DER SPIEGEL: Minister Solskyi, before the war, 95 percent of Ukraine’s grain was exported through Odessa, Mykolaiv, Mariupol and other seaports. These ports have since been destroyed, occupied or blocked. How is it possible to get the grain out of the country?
Solskyi: There are three ways: Since the blockade, we have been exporting smaller quantities to Europe, 40 percent via Danube River ports, 40 percent by train and 20 percent by truck.
DER SPIEGEL: But can the grain be transported quickly out of the country using those routes? Before the war, an average of 5 to 6 million tons were exported on ships each month.
Solskyi: In March, we were able to export only 200,000 tons using alternative routes, but by April, we had increased it to about 1 million. And in May, we expect 1.5 million. If we exhaust all means available to us, we will hopefully reach a monthly export of 2 to 2.5 million tons.
DER SPIEGEL: How can that total be reached?
Solskyi: We need more trains carrying only cereals, and these must have priority on European railways. To achieve this, the transfer of grain from Ukrainian wide-gauge trains onto European narrow-gauge trains must be accelerated. We need longer operating times on the Danube Canal, higher travel speeds for ships and faster customs clearance at the borders.
DER SPIEGEL: There are currently around 25 million tons of grain in Ukrainian silos and storage facilities. What should be done with it?
Solskyi: We need 5 million tons for ourselves. The rest has to go. We do have a storage capacity of 50 million tons, but the main harvest starts in July, and then 70 million tons of winter wheat comes after that.
DER SPIEGEL: What if the farmers are left sitting on the grain?
Solskyi: So far, many have still been able to cover their operating costs, including sowing and fertilizing, from their reserves. According to our forecasts, however, those reserves will be exhausted in July. If the farmers don’t sell anything, they don’t earn anything, and then the farms come to a standstill.
DER SPIEGEL: What would that mean for the Ukrainian state?
Solskyi: That would mean that we would have to help them. That would cost us at least 6 billion euros this year alone, for just half a season.
DER SPIEGEL: And what happens to the grain in the silos?
Solskyi: If stored properly, it will keep for years. There are also ways to store large quantities in special bags and tents, meaning not just in silos. But the lack of capital would persist. Ukrainian farmers would probably grow more sunflower, rapeseed and soybeans instead of corn and wheat in the future, because these crops have less volume, making it easier and therefore cheaper to transport. But that would change the entire market.
DER SPIEGEL: Will wheat prices continue to rise?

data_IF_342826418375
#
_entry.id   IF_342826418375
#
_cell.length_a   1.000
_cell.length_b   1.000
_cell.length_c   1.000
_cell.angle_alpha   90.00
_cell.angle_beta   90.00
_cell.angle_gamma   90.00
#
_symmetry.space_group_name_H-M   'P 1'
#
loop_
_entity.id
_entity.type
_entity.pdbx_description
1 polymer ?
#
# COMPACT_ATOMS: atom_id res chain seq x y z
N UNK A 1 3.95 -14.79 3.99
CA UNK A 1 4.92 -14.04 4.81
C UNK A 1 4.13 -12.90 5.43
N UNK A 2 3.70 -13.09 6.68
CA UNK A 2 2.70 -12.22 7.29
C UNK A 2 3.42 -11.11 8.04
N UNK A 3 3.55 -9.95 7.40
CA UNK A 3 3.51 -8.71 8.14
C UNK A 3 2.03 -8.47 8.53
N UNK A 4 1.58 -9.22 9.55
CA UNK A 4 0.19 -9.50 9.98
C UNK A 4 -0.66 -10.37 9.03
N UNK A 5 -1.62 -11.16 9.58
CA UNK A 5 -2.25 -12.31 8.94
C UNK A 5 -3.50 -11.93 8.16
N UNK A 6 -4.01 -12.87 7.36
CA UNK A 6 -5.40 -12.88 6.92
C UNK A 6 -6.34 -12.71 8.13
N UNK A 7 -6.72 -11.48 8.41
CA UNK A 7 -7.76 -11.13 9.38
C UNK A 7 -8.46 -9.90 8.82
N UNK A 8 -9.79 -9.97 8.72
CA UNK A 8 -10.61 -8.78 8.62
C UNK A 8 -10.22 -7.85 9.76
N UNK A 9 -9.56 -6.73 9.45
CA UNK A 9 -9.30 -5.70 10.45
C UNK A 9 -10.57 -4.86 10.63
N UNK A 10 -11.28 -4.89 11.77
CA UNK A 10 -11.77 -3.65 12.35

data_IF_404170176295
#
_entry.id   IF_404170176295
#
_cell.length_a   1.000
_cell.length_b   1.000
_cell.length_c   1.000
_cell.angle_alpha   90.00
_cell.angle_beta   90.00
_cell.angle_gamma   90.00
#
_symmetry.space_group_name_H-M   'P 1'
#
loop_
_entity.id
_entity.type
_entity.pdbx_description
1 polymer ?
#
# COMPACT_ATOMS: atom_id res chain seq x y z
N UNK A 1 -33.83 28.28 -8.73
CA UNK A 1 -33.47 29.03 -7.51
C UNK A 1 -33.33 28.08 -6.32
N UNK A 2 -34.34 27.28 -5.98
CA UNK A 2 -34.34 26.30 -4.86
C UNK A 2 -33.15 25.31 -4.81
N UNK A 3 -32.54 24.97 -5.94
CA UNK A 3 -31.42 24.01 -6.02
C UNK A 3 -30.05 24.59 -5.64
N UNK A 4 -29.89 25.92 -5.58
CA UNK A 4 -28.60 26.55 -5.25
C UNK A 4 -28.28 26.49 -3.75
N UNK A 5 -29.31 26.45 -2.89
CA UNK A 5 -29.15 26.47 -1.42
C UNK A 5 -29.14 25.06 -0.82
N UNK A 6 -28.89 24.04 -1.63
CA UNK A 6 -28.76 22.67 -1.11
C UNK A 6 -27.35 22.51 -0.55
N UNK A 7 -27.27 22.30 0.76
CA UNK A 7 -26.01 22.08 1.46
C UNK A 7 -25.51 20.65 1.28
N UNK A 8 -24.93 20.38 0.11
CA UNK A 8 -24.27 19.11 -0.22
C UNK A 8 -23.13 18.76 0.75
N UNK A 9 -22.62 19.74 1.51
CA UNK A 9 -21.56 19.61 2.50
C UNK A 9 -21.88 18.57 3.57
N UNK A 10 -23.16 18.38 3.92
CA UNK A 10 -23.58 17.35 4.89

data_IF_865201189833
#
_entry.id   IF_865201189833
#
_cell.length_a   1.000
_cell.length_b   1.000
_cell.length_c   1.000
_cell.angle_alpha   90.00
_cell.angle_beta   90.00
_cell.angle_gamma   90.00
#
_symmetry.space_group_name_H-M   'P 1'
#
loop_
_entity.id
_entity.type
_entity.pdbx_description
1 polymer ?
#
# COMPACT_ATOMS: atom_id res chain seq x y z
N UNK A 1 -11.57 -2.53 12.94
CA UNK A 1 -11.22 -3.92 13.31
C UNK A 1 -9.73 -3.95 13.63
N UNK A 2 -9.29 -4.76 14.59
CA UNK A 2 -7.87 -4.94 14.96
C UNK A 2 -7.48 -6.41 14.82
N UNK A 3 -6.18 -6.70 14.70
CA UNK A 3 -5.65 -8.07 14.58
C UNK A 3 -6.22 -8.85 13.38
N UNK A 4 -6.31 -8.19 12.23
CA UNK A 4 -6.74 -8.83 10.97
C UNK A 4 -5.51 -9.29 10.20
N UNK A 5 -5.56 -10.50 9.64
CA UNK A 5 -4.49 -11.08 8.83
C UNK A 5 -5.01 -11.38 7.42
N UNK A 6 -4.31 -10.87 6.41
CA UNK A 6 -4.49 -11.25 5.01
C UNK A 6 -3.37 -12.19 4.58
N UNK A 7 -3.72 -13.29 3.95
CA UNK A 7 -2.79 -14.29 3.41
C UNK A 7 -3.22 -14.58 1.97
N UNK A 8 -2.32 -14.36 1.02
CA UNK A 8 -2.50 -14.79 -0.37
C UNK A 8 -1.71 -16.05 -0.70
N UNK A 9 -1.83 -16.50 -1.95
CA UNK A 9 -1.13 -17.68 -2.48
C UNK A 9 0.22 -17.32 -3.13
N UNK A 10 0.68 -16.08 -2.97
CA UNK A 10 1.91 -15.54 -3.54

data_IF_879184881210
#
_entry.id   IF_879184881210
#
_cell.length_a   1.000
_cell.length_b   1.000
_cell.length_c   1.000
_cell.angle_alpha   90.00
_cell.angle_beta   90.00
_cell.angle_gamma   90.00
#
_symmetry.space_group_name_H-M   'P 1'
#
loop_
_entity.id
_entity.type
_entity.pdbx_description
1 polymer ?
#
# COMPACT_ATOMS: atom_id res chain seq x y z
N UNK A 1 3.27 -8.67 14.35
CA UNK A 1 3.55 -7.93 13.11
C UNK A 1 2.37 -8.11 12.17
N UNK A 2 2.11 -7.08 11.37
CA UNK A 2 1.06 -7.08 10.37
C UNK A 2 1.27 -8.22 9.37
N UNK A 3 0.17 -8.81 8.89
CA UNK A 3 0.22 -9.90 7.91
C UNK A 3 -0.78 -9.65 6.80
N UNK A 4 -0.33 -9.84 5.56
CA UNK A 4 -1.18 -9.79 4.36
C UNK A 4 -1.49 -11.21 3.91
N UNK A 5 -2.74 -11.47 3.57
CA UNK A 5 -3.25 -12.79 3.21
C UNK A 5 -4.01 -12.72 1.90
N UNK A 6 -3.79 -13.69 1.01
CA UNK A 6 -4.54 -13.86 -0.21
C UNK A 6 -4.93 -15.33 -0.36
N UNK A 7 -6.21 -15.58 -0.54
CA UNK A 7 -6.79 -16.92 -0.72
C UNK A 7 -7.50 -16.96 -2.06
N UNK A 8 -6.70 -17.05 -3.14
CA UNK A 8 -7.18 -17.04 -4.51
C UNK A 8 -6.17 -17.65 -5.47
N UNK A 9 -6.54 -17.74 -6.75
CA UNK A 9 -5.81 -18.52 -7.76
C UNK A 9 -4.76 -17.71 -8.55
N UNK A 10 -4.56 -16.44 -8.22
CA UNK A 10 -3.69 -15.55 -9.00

Solskyi: Prices on the world market are already very high, but they will grow really extreme in July. Many people in Asian, Arab and North African countries still believe that the problem of this war will somehow take care of itself. Some countries also have grain reserves. But these will be used up in two months and the war will still be going, with no new grain coming from us. The pressure will increase significantly around the world.
DER SPIEGEL: As a result of the Russian invasion, 30 percent of Ukraine’s cultivated land is now occupied, destroyed or has been rendered unusable by unexploded ordnance. How much longer can your country hold out?
Solskyi: There will be further changes in agricultural production. Because of the blockade, we will soon need large parts of our harvest ourselves, for the production of biofuel for our own needs. Crop land for cereals would be lost. So, we have to overcome the blockade of our ports – immediately.
DER SPIEGEL: Russian President Vladimir Putin proposed to the German chancellor and the French president over the weekend that the naval blockade be lifted in return for an easing of sanctions against Russia. Could that be a solution?
Solskyi: We are opposed to any easing. To win the war and thus permanently overcome the blockade of our ports and export our grain unhindered, we need arms supplies, but we also need the sanctions currently in place.
DER SPIEGEL: Meanwhile, Russia is making a lot of money from the increased prices for its own grain, in addition to selling stolen grain from Ukraine. How much have Putin’s troops taken?
Solskyi: At least 500,000 tons. We know that all grain leaving the ports in Crimea comes from Ukrainian fields. Large quantities have also been brought to Russian territory, where they are mixed with their own crops and sold on the world market.
DER SPIEGEL: What can you do about it?
Solskyi: We take diplomatic action whenever we discover stolen cargo. For example, a load of wheat was supposed to go to Egypt, but the cargo was rejected there after our intervention. It eventually went to Syria. We have to remain vigilant.